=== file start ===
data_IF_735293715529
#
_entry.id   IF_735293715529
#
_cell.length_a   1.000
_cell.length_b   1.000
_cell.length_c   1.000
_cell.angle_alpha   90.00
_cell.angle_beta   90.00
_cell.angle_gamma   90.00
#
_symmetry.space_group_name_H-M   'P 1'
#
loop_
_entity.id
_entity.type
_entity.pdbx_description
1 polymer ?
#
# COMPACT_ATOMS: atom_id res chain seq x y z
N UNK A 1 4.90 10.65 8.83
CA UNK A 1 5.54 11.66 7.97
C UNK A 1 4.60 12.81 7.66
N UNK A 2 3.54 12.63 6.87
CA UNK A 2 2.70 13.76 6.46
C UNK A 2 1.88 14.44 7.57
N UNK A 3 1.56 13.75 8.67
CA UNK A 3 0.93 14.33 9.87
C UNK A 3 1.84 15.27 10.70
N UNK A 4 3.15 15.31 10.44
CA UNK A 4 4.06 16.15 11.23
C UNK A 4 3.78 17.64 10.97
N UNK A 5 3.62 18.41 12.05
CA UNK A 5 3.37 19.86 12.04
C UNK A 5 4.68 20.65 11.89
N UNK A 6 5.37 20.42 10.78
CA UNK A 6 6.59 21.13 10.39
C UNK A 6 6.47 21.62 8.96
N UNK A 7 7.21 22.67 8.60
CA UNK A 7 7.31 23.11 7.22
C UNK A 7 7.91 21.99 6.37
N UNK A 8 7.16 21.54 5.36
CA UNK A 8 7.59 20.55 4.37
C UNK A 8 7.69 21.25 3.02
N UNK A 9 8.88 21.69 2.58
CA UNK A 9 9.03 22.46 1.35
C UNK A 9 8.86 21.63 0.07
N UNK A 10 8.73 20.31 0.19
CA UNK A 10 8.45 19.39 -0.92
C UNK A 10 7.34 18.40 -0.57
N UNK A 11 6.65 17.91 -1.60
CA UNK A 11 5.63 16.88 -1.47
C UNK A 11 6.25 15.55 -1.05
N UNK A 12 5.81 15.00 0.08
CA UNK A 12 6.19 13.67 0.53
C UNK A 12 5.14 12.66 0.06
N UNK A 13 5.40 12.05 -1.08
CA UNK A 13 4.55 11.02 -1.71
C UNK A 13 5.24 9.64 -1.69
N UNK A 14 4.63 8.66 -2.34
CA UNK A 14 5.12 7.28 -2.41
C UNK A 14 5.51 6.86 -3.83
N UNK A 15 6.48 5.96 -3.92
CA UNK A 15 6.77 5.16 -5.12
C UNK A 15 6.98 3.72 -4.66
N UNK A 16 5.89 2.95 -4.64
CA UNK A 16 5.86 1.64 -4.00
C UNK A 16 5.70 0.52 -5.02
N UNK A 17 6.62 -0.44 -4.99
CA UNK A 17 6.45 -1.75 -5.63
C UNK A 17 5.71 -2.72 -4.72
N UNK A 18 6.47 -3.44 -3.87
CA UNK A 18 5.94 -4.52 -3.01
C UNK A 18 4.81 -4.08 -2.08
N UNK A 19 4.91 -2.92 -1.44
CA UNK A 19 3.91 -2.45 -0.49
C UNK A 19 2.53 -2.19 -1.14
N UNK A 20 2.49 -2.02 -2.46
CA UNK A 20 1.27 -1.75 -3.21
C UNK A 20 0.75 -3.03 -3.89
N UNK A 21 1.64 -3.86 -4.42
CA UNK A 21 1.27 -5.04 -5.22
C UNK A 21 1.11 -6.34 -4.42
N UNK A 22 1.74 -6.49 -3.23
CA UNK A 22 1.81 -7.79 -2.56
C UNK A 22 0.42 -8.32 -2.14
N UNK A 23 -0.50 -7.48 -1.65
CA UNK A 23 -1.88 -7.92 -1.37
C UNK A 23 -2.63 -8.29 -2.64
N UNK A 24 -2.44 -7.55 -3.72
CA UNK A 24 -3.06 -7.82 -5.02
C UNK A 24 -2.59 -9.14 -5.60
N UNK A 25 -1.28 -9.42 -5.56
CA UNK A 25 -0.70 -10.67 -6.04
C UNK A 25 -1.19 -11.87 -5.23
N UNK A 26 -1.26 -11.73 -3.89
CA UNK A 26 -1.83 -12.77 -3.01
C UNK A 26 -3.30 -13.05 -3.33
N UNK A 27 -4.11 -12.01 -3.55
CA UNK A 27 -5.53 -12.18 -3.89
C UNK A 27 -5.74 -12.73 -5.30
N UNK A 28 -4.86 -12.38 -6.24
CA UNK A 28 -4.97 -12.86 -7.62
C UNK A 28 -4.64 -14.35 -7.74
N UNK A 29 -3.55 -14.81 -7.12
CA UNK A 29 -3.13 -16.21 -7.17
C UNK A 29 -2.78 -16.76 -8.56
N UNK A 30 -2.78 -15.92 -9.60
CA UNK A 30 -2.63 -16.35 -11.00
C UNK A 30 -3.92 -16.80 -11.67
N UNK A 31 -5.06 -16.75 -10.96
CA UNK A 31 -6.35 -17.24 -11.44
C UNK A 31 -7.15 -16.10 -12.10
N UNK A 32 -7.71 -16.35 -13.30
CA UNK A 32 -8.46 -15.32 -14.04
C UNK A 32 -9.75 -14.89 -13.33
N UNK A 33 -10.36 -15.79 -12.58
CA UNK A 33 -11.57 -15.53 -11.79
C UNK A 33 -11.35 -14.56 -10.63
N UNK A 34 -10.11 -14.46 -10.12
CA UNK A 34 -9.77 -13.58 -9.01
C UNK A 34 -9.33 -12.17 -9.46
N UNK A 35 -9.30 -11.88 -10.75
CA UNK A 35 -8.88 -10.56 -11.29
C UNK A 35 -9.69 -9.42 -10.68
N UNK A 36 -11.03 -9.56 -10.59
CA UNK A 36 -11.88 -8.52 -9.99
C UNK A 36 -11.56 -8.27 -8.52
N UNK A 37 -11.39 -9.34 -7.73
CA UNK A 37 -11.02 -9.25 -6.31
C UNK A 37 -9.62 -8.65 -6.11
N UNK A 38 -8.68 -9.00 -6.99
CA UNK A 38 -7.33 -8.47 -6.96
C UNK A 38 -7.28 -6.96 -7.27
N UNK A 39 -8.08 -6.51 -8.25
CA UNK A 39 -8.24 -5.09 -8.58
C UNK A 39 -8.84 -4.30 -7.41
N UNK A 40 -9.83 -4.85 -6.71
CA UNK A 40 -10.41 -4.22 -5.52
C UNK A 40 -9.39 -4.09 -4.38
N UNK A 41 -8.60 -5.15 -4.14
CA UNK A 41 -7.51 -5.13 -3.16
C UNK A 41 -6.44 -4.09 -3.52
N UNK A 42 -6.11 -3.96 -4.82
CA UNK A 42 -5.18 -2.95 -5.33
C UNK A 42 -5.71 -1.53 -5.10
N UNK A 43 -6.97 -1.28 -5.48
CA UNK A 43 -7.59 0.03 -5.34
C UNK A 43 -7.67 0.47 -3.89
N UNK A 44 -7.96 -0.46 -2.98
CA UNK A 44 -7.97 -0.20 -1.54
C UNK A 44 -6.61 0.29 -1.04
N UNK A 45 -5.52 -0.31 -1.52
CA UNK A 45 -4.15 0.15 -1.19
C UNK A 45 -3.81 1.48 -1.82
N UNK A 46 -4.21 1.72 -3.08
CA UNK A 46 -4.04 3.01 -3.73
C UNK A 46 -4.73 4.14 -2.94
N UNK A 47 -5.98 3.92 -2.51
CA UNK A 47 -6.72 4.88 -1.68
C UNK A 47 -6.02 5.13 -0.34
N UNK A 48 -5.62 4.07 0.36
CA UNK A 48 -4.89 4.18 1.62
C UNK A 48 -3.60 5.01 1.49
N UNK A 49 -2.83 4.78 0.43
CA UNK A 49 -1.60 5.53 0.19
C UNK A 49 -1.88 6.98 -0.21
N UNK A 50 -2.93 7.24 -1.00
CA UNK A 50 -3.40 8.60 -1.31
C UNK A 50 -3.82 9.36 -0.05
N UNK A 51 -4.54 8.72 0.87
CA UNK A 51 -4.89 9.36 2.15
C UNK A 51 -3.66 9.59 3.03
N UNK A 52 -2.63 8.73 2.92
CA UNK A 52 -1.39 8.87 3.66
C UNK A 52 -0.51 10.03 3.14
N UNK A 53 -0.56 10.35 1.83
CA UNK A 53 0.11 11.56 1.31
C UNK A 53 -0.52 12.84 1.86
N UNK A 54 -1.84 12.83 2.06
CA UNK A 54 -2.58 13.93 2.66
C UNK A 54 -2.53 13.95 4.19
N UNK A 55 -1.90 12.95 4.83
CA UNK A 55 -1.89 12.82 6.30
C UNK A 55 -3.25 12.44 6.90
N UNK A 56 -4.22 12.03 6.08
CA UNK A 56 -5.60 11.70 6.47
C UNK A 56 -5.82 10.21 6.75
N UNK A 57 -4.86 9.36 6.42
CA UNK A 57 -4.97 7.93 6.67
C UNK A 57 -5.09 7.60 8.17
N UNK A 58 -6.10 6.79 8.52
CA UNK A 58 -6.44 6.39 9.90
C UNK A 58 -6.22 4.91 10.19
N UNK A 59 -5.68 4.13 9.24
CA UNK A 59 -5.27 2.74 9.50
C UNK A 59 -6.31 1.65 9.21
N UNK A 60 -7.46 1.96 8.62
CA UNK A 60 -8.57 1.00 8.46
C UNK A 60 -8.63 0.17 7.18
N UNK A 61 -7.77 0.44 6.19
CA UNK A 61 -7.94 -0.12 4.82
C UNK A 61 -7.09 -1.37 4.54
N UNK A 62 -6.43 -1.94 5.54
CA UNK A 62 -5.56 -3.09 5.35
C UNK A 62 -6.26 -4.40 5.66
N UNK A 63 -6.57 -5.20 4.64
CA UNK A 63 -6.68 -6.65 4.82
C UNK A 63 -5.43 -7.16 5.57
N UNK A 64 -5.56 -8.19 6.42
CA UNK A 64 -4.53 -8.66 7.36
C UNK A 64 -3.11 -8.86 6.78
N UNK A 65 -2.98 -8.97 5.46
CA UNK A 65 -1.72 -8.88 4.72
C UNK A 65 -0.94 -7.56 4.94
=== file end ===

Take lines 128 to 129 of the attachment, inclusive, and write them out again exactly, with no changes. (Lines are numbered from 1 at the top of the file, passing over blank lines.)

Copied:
C UNK A 36 -11.56 -8.27 -8.52
N UNK A 37 -11.39 -9.34 -7.73